display | more...
Golf is extremely popular around the world, notably so in California where i live. By itself golf is harmless, although I don't prefer it. Playing golf isn't always a bad thing. However, golf courses are. Golf courses are based on the English landscape - small ponds, sand dunes, short grass, wind-carved trees. In England, golf courses aren't really out of place. True, they take up space, but at least they fit into the landscape. But in California, especially in the desert, there are huge pieces of English landscape infesting the land like a mold. There are many problems with these little green patches of hell

  • Space. They take up huge amounts of space. There is a hilly area called Palos Verdes near where i once lived. There once were little canyons draining to steep, rocky seacliffs. Above these, the land was softly rolling, covered in fragnant sage and green lemonadeberry. Wildlife and flowers abounded in here; in the spring it was as green as Ireland. These places are gone now. What has replaced them? Golf Courses. Anyone who thinks these are 'beautiful' just doesn't know what is lost - because nothing is left.

  • Water. In the desert it takes huge amounts of water to keep a golf course alive. Los Angeles and Las Vegas have many, many golf courses. Neither cities get anywhere near enough rain to keep these green. So they are watered with stolen water. Los Angeles golf courses are mainly watered with the Owens River, a river to the North. Unfortunately, the river now dries up before it gets to Owens Lake, and Owens Lake is now dry. The river is dammed and diverted, and a ghost of its former self. This river was beautiful. The golf course in Chino Hills is not. Now most of the lower riverbed is dry, and Owens Lake no longer reflects Mt Whitney, or anything else, in its warm waters. The water is gone. Las Vegas steals its water from the Colorado River. This river once flowed in force into the Gulf of California. Now it never makes it this far. Instead, it flows into golf courses maring the desert. Palm Springs sits on an extraordinary aquifer of sweet, pure Ice Age water. It is drying up because huge golf courses are being watered via overhead sprinklers. Most of the water here gets evaporated and drifts to the east, or perhaps falls on Arizona in a thunderstorm. But the springs are drying up and the sweet water is being wasted.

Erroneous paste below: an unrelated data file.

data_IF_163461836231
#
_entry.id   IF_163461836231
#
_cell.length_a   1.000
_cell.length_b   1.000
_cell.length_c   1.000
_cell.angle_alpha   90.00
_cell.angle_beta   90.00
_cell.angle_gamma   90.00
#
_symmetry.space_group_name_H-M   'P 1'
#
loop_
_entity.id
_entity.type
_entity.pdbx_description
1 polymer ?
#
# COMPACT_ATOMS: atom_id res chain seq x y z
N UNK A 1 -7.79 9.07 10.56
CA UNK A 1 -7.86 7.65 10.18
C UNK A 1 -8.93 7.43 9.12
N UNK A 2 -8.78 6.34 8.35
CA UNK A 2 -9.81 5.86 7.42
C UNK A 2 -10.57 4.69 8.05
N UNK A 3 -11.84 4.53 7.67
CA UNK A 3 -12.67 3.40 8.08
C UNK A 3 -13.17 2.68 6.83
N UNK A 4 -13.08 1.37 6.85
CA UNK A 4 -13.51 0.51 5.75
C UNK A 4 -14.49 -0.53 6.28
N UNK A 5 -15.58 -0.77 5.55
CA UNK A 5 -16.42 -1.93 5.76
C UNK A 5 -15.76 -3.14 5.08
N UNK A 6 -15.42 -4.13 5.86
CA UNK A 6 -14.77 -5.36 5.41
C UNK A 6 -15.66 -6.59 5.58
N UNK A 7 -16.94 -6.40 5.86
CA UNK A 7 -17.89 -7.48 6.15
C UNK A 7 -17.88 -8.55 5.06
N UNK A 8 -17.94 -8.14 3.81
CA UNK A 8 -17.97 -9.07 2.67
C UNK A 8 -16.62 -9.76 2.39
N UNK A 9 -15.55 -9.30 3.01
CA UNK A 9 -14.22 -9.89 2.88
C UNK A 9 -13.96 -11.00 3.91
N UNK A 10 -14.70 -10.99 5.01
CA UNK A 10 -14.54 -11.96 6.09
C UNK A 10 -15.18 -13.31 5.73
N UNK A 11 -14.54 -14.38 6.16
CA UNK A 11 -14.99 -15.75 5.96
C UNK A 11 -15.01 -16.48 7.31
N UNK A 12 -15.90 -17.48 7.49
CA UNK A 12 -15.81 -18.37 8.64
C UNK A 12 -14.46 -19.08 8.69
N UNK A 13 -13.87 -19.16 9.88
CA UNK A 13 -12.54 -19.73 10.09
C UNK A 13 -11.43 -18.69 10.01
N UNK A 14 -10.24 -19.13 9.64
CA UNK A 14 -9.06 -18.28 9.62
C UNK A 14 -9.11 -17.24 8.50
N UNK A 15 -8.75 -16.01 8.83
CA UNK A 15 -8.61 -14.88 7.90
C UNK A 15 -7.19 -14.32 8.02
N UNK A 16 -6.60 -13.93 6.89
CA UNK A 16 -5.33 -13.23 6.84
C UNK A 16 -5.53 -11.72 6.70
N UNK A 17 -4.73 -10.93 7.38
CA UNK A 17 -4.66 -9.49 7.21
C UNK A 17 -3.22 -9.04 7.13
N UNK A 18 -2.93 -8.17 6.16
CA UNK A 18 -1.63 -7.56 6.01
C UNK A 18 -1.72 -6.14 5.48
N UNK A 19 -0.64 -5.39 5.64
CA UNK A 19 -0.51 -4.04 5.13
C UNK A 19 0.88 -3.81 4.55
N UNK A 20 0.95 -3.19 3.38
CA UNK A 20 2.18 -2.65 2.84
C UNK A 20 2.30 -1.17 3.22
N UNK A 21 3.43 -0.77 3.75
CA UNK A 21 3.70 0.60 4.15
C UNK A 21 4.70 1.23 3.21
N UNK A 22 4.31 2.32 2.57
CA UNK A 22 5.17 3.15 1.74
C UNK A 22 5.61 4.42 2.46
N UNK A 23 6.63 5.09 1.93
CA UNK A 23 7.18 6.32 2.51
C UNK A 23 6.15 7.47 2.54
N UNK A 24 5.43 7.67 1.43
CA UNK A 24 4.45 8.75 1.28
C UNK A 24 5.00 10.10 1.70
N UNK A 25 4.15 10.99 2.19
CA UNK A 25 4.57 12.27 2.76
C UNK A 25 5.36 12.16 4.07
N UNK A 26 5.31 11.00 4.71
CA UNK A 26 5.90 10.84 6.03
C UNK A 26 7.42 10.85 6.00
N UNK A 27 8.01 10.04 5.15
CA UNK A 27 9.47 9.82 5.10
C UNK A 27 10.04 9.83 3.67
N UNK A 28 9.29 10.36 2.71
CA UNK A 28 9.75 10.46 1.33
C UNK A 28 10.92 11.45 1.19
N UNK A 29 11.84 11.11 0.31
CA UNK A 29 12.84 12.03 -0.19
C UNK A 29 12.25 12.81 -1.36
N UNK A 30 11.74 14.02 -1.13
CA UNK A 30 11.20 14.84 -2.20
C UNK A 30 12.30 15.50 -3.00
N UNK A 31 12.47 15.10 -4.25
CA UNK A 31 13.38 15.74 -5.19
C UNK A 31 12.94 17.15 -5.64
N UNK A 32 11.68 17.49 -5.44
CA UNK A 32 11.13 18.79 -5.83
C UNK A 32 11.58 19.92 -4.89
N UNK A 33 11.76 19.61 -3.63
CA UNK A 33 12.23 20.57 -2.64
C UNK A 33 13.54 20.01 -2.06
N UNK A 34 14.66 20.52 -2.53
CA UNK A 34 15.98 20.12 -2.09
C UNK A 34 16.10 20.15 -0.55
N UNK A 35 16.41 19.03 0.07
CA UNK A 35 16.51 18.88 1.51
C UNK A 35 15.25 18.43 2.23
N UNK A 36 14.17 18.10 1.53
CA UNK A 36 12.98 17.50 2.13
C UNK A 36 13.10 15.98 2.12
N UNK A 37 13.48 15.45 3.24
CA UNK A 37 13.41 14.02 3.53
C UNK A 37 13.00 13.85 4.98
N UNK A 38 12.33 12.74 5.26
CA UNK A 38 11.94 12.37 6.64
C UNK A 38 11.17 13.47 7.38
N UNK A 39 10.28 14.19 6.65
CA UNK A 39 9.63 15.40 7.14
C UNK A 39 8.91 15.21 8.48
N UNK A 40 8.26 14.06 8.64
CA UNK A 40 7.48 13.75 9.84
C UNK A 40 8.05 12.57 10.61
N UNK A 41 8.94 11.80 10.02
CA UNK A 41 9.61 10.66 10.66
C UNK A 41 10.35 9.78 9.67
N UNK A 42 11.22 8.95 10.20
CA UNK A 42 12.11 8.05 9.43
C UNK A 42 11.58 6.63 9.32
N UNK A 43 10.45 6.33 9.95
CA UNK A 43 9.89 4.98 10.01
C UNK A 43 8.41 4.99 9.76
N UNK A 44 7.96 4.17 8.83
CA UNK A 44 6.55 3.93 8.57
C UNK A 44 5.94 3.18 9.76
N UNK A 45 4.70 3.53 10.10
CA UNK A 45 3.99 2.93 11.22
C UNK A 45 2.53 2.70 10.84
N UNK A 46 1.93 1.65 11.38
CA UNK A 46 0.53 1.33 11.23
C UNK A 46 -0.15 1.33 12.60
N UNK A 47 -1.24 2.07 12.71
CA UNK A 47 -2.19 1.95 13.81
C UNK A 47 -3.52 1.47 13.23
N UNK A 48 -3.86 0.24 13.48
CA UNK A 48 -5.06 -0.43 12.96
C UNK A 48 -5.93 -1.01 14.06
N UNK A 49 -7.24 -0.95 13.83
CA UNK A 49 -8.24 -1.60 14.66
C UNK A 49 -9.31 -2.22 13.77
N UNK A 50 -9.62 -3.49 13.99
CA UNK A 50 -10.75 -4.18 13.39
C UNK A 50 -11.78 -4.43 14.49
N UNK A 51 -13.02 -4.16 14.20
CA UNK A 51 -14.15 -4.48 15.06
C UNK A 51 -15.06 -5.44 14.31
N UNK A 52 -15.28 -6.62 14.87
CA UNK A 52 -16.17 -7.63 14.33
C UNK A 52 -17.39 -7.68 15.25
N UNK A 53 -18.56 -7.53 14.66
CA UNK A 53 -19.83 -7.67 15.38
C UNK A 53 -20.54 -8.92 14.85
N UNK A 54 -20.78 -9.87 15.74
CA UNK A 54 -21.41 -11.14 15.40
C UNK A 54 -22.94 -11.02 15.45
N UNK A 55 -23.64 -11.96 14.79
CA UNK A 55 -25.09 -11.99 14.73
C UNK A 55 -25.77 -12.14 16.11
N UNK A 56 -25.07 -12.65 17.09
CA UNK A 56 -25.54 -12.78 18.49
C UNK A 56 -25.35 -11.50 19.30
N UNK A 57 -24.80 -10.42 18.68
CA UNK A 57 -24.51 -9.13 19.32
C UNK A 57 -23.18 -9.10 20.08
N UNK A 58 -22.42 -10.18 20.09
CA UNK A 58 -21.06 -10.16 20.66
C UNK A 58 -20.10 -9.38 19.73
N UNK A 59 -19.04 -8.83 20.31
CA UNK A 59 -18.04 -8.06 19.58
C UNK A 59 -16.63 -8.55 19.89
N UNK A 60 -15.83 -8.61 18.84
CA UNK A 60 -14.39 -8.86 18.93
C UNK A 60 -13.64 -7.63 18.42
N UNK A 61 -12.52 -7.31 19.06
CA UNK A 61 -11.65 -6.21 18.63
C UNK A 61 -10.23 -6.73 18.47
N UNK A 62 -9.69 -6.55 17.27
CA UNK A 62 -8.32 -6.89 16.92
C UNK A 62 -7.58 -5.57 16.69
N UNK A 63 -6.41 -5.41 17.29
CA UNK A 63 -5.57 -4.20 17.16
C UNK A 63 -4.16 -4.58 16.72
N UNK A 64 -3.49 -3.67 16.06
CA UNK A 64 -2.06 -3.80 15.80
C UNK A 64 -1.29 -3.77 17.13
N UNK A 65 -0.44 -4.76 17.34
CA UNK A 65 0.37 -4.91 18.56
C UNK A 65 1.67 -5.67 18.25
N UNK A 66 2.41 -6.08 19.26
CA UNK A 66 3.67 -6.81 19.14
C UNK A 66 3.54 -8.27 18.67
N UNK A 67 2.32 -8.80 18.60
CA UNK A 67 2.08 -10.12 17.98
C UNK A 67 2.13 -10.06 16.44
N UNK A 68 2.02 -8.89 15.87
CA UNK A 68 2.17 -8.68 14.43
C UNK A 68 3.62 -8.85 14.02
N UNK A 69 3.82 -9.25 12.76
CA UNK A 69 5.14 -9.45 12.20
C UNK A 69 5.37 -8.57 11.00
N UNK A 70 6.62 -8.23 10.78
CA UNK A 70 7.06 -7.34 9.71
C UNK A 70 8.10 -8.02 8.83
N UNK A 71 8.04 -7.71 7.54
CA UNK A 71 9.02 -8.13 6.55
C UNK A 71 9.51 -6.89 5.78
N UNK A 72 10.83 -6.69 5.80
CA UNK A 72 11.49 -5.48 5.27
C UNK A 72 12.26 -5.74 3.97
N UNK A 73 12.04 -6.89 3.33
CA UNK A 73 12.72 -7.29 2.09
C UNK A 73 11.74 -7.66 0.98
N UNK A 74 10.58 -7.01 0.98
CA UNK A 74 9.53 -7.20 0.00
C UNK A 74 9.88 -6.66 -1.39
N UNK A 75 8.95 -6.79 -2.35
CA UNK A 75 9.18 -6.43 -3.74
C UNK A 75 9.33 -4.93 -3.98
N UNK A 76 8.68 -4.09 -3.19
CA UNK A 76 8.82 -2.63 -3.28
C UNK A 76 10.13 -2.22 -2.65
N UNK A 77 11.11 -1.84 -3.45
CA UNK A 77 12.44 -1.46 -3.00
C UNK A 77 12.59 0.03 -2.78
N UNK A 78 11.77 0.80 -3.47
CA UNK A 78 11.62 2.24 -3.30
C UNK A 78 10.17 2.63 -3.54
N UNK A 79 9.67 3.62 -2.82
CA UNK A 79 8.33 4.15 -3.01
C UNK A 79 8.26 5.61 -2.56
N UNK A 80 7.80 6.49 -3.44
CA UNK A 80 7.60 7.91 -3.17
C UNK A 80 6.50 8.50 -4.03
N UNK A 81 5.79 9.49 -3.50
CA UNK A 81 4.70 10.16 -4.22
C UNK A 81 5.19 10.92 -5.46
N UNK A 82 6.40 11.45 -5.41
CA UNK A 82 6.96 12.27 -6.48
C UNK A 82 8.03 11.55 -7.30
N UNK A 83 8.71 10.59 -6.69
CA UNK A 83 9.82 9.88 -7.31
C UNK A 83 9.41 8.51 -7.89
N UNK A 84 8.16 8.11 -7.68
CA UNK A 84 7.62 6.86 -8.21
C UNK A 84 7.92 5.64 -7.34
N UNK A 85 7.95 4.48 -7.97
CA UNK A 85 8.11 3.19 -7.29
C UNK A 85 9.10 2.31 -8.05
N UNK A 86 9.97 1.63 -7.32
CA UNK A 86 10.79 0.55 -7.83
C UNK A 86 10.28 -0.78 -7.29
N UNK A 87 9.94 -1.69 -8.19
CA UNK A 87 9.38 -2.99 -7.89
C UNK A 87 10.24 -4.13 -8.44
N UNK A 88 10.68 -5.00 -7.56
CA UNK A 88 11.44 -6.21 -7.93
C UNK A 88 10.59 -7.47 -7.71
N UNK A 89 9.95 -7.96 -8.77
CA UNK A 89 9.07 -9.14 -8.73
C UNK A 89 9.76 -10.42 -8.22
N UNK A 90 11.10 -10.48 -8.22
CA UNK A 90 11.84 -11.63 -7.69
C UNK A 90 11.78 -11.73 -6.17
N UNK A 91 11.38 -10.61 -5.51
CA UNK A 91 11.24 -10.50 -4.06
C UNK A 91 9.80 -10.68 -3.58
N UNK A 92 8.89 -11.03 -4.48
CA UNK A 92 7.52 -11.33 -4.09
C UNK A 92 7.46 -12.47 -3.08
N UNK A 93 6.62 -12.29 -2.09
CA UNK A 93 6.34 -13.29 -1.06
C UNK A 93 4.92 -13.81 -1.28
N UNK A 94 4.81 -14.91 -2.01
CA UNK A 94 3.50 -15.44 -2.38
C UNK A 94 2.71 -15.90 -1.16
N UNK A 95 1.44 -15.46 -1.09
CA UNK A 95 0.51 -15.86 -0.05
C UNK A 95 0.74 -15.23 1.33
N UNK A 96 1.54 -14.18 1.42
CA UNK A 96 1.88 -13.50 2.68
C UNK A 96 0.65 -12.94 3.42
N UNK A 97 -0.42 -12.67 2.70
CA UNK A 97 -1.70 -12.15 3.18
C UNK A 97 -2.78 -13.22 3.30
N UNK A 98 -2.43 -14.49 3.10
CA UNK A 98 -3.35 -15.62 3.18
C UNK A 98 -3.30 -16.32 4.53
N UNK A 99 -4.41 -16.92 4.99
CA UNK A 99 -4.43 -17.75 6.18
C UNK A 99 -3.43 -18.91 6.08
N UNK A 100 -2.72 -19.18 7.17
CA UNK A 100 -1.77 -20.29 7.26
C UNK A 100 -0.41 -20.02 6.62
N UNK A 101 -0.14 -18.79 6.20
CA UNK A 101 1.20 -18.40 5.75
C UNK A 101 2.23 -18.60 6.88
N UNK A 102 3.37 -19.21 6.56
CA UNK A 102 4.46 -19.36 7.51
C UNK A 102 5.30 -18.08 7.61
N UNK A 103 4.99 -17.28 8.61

• Pollution. Yep, golf courses cause pollution of various types. All the water and fertillizer has to go somewhere. The fertillizer finds its way into nearby creeks, causing them to fill with algae and choke with weeds. The fish, frogs, and other wildlife generally die. Also, the mere addition of so much water can be harmful. Most creeks in the Southwest are dry most of the year; the animals have learned to cope with this. However, golf courses input water all year. This severely messes up the hydrology of the creeks, leading to colonization by alien species and loss of the unique 'vernal creek' habitat

    So golf isn't bad. But golf courses often are. Before you let your city put one in, go look at where it is being proposed. Imagine what it would be like to lose that land forever.

    As McSnarf mentioned, golf courses are not necessarily harmful. Unfortunately, golf courses in the United States are perhaps regulated less stringently than those in Germany. I've seen the sprinklers running on 120 degree days in Palm Springs.. I've seen creeks ruined by nitrogen seeping into streams.. I've seen Owens Lake's dry bed, while water was pouring on the golf courses 300 miles south. If the golf course administrators would but plant native plants and water-saving strains of grass, or even use the green dye you mentioned, golf courses could be a valuable ecological asset. Unfortunately, things rarely work that way.

  • Golf courses can also be beneficial to the environment - in areas where they do not use up scarce ressources like water or land.

    If we take Germany as an example, golf courses are usually built on spaces used for agricultural monocultures. To get a permit to build a course, the whole are has to be re-naturalized, a minimum of 1/10 of the area turned into a nature reserve, which is also closed to golfers.

    When it comes to fertilizer and pesticides, any green keeper using more than absolutely necessary not only hurts the environment but the quality of the course as well.

    Besides - if you see perfect, green greens on tv, on a course that is located in a hot, dry area, the chances are that it has been dyed green. (Yes, there is a special paint to dye grass a nice shade of green when it is brown...)

    Now - for the real downside of golf :
    it is addictive...

    Log in or register to write something here or to contact authors.